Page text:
Because the Berning's bass damping appears to be load dependent, the ultimate tonal balance is very much dependent on the impedance characteristics of your speaker. Based on my experience, it's probable that the overall bass balance would be full with loads whose impedance magnitudes drop below 4 ohms in the upper-bass and lower-midrange regions. A higher impedance magnitude in this region could very likely result in a leaner balance. The wiry character of the Berning may also be emphasized with a load whose impedance magnitude droops in the treble, as is the case with the Sound-Lab A-1, possibly because of poorer damping of treble transients [more probably because of the increase in HF distortion and intermodulation into the lower load—Ed.]. These are merely possibilities; your best bet would be to audition the Berning with your particular speaker.
When everything is finally right, the Berning is capable of conveying an intensely musical experience, with soundstage transparency and dynamic bloom that rival those of any amp out there. Its bass balance nicely complemented the dynamic speakers I used it with. The Berning can also generate quite a punch at the low end, though its bass extension is somewhat restricted by solid-state standards. When it's sitting pretty, the Berning is a lot of fun. It's not a ponderous, fuzzy teddybear of an amp, à la the stock Dynaco Mk.III; its quickness and articulation dispel that notion instantly. The midrange is lucidly transparent, so that spatial outlines are focused palpably within the confines of the soundstage. Its lively nature, however, will dictate the sort of choices you make at the front end; such as phono cartridge. Your audio world will surely revolve around this amp. It has the potential of becoming the cornerstone of one hell of a system.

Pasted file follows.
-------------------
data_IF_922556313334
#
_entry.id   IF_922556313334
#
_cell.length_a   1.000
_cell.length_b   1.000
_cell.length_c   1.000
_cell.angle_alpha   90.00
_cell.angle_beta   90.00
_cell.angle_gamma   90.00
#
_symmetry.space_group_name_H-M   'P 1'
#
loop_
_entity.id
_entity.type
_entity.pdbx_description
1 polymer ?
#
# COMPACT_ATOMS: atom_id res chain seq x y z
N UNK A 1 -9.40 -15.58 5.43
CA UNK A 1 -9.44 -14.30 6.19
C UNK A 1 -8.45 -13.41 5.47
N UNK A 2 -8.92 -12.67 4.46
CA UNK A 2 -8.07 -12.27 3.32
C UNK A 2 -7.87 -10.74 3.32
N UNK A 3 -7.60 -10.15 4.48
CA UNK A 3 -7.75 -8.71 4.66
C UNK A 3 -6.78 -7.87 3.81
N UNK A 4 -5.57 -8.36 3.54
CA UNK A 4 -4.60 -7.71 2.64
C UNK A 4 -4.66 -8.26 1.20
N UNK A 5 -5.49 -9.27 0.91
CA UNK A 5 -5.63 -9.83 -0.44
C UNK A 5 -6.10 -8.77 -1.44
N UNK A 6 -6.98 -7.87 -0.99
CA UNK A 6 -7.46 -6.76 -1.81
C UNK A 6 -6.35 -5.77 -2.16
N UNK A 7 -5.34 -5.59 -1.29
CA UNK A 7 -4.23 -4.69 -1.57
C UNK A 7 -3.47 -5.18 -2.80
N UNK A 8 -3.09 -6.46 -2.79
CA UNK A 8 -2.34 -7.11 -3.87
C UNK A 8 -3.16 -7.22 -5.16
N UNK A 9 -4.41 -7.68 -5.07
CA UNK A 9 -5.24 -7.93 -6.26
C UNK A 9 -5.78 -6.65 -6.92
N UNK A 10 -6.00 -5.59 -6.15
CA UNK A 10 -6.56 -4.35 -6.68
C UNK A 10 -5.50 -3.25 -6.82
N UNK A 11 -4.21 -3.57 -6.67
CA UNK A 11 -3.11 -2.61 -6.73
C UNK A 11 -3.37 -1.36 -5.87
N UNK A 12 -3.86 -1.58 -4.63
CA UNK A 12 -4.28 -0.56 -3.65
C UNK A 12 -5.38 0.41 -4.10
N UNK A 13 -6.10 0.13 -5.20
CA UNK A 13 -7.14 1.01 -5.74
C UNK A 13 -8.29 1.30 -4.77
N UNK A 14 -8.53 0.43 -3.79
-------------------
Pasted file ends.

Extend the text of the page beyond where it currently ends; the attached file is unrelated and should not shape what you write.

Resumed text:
The EA-2101's value can best be determined by contrasting it with a couple of Stereophile's Class B recommendations. The Quicksilver monoblocks sound sweeter and more liquid by far, but lack the EA-2101's resolution, dynamics, bass detailing, and punch. The Music Reference RM-9's personality is more akin to the Berning's, yet also fails to match the latter's midrange transparency and bass power. You'd expect to pay more for a better-sounding amp, but the problem with this comparison is the large price difference between the Berning and these other amps. Granted, the price gap narrows when one considers that over, say, a 10-year span, the Berning's retubing costs will be far lower. But the remaining price difference still represents a significant premium for a Class B entry—especially when contrasted with such Class A choices as the Valve Amplification Company 90W monoblocks. Since I'm so darn sure that, in the context of some systems, the Berning will effect a sonic nirvana, do yourself a favor and give this amp a try.
Footnote 2: Sample problems have delayed Dick's promised review of these speakers. It is now scheduled to appear in our November issue, however.—John Atkinson
Footnote 3: As noted by J.Gordon Holt in his review, Vol.11 No.7, July 1988.—John Atkinson